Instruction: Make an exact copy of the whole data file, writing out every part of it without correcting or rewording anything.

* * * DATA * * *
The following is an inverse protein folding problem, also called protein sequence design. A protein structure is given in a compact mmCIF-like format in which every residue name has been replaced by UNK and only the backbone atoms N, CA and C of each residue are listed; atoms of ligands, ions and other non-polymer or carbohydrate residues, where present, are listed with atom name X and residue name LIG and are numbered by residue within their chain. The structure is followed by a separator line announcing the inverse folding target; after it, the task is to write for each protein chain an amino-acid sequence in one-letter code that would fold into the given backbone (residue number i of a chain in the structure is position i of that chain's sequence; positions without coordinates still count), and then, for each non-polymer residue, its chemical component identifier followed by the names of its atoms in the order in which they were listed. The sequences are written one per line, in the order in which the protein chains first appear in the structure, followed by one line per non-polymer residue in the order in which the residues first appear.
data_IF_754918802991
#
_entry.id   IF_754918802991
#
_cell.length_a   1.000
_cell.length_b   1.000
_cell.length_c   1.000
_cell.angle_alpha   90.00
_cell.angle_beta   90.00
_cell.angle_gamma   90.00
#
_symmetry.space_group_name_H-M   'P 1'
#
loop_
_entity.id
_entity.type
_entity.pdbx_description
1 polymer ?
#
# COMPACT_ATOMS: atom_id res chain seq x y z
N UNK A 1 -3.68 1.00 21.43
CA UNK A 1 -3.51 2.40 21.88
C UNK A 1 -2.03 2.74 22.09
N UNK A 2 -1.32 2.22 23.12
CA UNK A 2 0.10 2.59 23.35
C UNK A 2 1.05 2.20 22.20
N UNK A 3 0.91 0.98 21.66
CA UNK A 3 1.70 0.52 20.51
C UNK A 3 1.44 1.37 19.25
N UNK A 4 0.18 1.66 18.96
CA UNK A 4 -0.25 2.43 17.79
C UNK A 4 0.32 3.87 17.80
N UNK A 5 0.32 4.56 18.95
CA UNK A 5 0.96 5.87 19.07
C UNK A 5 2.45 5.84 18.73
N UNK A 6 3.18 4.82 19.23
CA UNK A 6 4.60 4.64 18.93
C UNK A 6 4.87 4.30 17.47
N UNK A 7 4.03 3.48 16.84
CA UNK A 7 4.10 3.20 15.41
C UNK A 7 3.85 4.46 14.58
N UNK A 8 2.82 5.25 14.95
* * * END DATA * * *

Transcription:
The following is an inverse protein folding problem, also called protein sequence design. A protein structure is given in a compact mmCIF-like format in which every residue name has been replaced by UNK and only the backbone atoms N, CA and C of each residue are listed; atoms of ligands, ions and other non-polymer or carbohydrate residues, where present, are listed with atom name X and residue name LIG and are numbered by residue within their chain. The structure is followed by a separator line announcing the inverse folding target; after it, the task is to write for each protein chain an amino-acid sequence in one-letter code that would fold into the given backbone (residue number i of a chain in the structure is position i of that chain's sequence; positions without coordinates still count), and then, for each non-polymer residue, its chemical component identifier followed by the names of its atoms in the order in which they were listed. The sequences are written one per line, in the order in which the protein chains first appear in the structure, followed by one line per non-polymer residue in the order in which the residues first appear.
data_IF_754918802991
#
_entry.id   IF_754918802991
#
_cell.length_a   1.000
_cell.length_b   1.000
_cell.length_c   1.000
_cell.angle_alpha   90.00
_cell.angle_beta   90.00
_cell.angle_gamma   90.00
#
_symmetry.space_group_name_H-M   'P 1'
#
loop_
_entity.id
_entity.type
_entity.pdbx_description
1 polymer ?
#
# COMPACT_ATOMS: atom_id res chain seq x y z
N UNK A 1 -3.68 1.00 21.43
CA UNK A 1 -3.51 2.40 21.88
C UNK A 1 -2.03 2.74 22.09
N UNK A 2 -1.32 2.22 23.12
CA UNK A 2 0.10 2.59 23.35
C UNK A 2 1.05 2.20 22.20
N UNK A 3 0.91 0.98 21.66
CA UNK A 3 1.70 0.52 20.51
C UNK A 3 1.44 1.37 19.25
N UNK A 4 0.18 1.66 18.96
CA UNK A 4 -0.25 2.43 17.79
C UNK A 4 0.32 3.87 17.80
N UNK A 5 0.32 4.56 18.95
CA UNK A 5 0.96 5.87 19.07
C UNK A 5 2.45 5.84 18.73
N UNK A 6 3.18 4.82 19.23
CA UNK A 6 4.60 4.64 18.93
C UNK A 6 4.87 4.30 17.47
N UNK A 7 4.03 3.48 16.84
CA UNK A 7 4.10 3.20 15.41
C UNK A 7 3.85 4.46 14.58
N UNK A 8 2.82 5.25 14.95